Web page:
Its world meet — in Sacramento this summer — will draw up to 12,000 athletes. While most entrants choose a few events, à la carte, Raschker treats such gatherings as a buffet. Typically, she enters all three sprints, both hurdles and every jump, along with the seven-discipline heptathlon. The weights, her least liked endeavors, are no picnic for a 110-pounder — “I get dizzy” — but she has sampled them all.

Stop right there. “Draw up to 12,000 athletes” at Sacramento worlds?

Not in this universe. In 1993, Miyazaki, Japan, worlds had 14,000 entrants — but most were in the accompanying marathon, not the track meet. Sacramento won’t have 7,000 total, I’ll bet.

No matter. As long as Phil is there, the meet will be one for the ages.

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January 5, 2011

15 Responses

  1. Weia Reinboud - January 6, 2011

    “allowing for rebirth every five years.” Well said!

  2. peter taylor - January 6, 2011

    Ken, I am sticking with 5400 or so, which would be a nice turnout for Sacramento Worlds. Hard to believe that the meet is only a few months away, as I have not read much about preparations for the event.

  3. Bubba Sparks - January 6, 2011

    I think story would have had a touch of humor had it come out on April Fools Day!

  4. Rob D'Avellar - January 6, 2011

    The article is a great and well-deserved tribute to Phil…although a more respectful headline to this blog entry would be more in keeping with the positive tone of the feature.

    The headline here makes it sound like the article was published in the “The National Enquirer” rather than “The New York Times”.

  5. Jerry Smartt - January 6, 2011

    Thank you, Stoner Man, for passing along the info that Phil is, as they say in the hollers, “Fur rill.” Now, we guys can continue drooling when we see her. Let it be known that when I shoot on through, if it’s discovered that I’m female, someone will kick what’s left of my skinny butt for not running with the girls and trying to outrun Harada and company. Skinny chance.(^_^).Smartty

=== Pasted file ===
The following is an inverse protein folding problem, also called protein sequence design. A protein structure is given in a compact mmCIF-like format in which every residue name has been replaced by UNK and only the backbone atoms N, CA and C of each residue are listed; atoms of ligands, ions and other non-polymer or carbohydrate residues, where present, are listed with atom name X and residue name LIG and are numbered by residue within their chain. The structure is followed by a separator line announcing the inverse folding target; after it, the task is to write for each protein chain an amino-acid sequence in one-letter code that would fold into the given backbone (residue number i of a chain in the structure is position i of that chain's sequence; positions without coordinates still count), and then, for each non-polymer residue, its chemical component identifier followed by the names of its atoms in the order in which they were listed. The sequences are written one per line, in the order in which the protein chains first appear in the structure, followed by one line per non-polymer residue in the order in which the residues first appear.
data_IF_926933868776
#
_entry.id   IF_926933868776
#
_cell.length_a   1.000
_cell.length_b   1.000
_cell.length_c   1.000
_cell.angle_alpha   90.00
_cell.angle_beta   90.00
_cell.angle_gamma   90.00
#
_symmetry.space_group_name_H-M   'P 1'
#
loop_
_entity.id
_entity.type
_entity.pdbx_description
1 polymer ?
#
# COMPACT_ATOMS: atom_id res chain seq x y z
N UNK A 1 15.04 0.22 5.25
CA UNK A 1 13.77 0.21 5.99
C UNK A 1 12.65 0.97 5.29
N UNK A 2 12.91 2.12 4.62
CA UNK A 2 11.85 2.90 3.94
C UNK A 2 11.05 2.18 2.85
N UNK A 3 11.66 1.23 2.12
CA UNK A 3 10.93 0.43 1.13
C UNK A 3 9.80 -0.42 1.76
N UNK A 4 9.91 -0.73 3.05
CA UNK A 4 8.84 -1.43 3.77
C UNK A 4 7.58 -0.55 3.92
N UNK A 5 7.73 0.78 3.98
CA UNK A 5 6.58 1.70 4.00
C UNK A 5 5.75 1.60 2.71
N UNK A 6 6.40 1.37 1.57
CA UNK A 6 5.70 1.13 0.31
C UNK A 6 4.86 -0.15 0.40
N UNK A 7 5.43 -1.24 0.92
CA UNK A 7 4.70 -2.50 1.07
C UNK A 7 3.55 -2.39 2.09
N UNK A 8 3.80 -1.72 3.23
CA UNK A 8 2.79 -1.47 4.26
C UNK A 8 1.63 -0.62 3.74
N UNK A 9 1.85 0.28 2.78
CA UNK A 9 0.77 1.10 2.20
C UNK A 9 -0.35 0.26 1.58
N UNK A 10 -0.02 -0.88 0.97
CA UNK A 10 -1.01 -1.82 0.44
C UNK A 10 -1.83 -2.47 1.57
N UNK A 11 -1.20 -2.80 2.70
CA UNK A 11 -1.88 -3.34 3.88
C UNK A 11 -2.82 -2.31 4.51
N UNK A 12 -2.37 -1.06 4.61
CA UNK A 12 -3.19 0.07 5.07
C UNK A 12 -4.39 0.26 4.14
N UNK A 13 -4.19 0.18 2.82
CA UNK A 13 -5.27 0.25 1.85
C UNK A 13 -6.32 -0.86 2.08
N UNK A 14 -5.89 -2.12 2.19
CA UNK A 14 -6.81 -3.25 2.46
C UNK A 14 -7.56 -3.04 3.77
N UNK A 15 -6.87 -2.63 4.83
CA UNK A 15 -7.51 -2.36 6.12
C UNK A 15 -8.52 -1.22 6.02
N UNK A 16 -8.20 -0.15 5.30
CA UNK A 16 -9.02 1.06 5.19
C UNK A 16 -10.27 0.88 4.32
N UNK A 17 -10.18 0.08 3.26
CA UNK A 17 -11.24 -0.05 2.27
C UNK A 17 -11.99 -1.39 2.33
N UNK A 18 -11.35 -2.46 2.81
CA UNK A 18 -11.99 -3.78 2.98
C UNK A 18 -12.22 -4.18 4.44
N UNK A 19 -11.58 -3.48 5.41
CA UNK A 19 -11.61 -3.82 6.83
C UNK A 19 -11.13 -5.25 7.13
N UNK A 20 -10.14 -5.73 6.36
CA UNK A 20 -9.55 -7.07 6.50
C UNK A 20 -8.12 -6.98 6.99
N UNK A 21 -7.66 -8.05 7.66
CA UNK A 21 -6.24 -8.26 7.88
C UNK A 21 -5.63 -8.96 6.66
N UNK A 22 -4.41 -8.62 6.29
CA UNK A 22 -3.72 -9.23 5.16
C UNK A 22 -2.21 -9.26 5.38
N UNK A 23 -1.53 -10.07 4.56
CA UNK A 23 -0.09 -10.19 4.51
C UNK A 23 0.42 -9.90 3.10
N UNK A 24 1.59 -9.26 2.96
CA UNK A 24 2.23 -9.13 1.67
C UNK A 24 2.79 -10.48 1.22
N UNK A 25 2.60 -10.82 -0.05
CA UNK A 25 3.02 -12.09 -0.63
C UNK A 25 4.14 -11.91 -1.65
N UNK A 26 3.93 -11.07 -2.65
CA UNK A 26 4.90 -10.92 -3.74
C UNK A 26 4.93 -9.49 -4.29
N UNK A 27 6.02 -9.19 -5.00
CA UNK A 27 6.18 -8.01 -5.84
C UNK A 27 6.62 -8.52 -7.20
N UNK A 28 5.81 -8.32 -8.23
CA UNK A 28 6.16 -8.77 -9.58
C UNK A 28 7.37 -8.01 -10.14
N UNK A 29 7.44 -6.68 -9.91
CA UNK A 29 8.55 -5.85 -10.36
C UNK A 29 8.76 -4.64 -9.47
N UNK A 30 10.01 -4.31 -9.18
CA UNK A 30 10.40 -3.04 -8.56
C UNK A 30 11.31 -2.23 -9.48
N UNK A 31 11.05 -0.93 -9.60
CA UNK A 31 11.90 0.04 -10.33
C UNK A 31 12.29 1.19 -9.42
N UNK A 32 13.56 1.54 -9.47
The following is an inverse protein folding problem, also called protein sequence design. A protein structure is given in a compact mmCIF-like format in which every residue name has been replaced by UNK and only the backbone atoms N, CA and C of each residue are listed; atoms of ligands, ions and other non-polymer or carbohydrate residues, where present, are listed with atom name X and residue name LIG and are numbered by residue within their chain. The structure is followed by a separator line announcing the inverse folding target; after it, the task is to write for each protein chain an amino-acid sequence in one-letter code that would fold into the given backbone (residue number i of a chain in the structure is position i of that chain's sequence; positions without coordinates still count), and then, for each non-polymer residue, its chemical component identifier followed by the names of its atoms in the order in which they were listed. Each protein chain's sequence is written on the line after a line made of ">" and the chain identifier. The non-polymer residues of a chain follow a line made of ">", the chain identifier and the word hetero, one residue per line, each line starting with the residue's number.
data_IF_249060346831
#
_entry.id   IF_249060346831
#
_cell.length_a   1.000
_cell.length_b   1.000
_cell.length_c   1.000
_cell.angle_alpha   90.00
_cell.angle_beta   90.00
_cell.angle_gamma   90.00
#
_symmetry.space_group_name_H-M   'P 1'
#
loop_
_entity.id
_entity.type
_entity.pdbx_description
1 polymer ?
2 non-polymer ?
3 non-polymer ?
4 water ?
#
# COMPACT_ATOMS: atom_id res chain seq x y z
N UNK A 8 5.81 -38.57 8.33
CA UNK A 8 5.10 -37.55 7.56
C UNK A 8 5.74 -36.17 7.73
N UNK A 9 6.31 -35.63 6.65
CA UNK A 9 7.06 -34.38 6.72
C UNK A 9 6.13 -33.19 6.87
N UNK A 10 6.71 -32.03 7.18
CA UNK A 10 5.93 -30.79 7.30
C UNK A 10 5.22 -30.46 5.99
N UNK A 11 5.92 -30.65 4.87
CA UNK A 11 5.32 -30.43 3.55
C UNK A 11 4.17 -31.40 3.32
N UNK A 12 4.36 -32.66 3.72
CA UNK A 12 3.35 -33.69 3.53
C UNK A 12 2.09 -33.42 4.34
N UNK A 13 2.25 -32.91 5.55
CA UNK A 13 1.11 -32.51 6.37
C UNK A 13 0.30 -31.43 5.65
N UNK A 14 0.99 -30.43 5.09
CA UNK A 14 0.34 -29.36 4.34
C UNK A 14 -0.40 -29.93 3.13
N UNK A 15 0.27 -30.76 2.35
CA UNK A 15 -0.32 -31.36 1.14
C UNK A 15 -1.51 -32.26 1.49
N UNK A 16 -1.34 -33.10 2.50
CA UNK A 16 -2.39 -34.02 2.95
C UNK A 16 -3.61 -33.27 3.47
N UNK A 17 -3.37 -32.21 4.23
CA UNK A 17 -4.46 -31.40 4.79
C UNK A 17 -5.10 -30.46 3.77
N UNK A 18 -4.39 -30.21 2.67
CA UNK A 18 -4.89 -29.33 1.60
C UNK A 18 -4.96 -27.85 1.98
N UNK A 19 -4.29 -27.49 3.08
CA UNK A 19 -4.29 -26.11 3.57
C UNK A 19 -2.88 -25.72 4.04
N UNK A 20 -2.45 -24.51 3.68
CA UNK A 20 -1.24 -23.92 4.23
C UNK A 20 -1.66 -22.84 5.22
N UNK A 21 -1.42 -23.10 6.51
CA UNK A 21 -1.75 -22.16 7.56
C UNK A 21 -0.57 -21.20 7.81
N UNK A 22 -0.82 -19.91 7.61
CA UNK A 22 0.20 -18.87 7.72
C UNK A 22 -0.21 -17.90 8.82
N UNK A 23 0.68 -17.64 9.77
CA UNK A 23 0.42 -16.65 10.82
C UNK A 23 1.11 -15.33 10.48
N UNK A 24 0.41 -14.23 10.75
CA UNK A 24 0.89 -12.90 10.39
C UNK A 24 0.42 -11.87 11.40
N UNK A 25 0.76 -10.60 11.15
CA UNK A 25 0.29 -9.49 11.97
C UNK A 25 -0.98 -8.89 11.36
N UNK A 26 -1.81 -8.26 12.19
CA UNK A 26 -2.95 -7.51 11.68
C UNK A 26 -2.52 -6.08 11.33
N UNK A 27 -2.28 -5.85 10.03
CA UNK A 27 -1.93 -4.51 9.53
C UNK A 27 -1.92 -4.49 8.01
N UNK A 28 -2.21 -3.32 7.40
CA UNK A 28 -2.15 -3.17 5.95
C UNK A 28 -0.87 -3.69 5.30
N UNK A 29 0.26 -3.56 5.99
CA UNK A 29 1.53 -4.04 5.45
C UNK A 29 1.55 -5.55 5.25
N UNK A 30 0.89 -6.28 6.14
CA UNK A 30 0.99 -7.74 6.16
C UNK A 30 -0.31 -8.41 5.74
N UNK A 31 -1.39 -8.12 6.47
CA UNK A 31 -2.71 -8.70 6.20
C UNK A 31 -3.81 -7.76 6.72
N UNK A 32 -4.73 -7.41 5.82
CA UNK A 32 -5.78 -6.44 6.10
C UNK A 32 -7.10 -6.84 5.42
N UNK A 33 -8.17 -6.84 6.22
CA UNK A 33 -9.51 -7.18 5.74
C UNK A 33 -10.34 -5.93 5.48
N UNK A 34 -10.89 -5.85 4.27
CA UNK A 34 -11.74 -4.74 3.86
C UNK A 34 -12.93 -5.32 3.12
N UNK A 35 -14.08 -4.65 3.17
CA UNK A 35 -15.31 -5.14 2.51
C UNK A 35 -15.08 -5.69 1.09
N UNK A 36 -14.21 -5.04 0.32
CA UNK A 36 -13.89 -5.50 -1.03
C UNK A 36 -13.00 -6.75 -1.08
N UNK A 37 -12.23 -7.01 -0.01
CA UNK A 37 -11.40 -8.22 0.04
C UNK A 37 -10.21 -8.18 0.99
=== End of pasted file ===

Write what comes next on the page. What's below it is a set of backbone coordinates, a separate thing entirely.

6. Roger Pierce - January 6, 2011

    Her resume speaks for itself, and when one watches her compete, it is clear why she has done so well over the years. She has been head and shoulders above most of her competition.She does not trash talk anyone and remains remarkably modest and humble about her accomplishments. She an absolutely incredible athlete and deserves to recognized as one of the best ever..male or female!!!!
    Keep smiling Phil..we love ya

  7. peter taylor - January 6, 2011

    Concur with Roger that Phil is and has been a special athlete. My mother and I were proud to host her at my mother’s home one year when she competed in the Penn Relays. I told my mother that Phil was a superstar (Phil would never have said anything like that).

  8. Byrke Beller - January 6, 2011

    Her shoe’s untied! Don’t trip Phil!!

  9. Bill Collins - January 6, 2011

    All of your Houston Elite team mates and family are so very proud of you. We look forward to a great 2011 season and the wonderful times we will be together as a team on the upcoming trips. You are the “Greatest”.

  10. christel donley - January 6, 2011

    Normally, I would call Phil or send her a personal e-mail. She knows how highly I/we think of not only her athletic accomplishments, but way beyound. All of you above expressed your feelings.

    YET, it strikes me in a very sad way, when Roger Pierce mentiones, that she never “trash talkes” that’s TRUE! I have NEVER heard
    Anybody in our age groups using “trash talk” , NEITHER MALE OR FEMALE. The reason for being in Masters Track and Field is just that, the comraderie, the friendship and the encouragement we give each other.
    Yes, we also try to beat each other, but when the event is over, it’s over, on to the next event.

    Roger, if you ever find anybody trash talking, step on their feet, heavily! and send them over to me…

  11. Ken Stone - January 6, 2011

    Oops, I trash-talk Bill Collins all the time! Never seems to work, though.

  12. Who's your Daddy ? - January 6, 2011

    I trash talk about NFL football teams. Does that count ??

  13. Marie Kay - January 8, 2011

    I agree with Roger Pierce and Bill Collins, Phil is one of the nicest and most talented athletes i have had the pleasure to call friend. Her wonderful achievements on the track say it all, a true World Master of her sport and a great friend too!
    The only trash talk is the lady who started this ridiculous story in the first place.

  14. Susan Wiemer - January 9, 2011

    Phil has always been a class act. Jealousy can be a pretty ugly monster when you let it take charge.

  15. Bill Daprano - January 12, 2011

    Baloney! I agree with Susan, This is envy far beyond and as vicious as it can get. Get a life!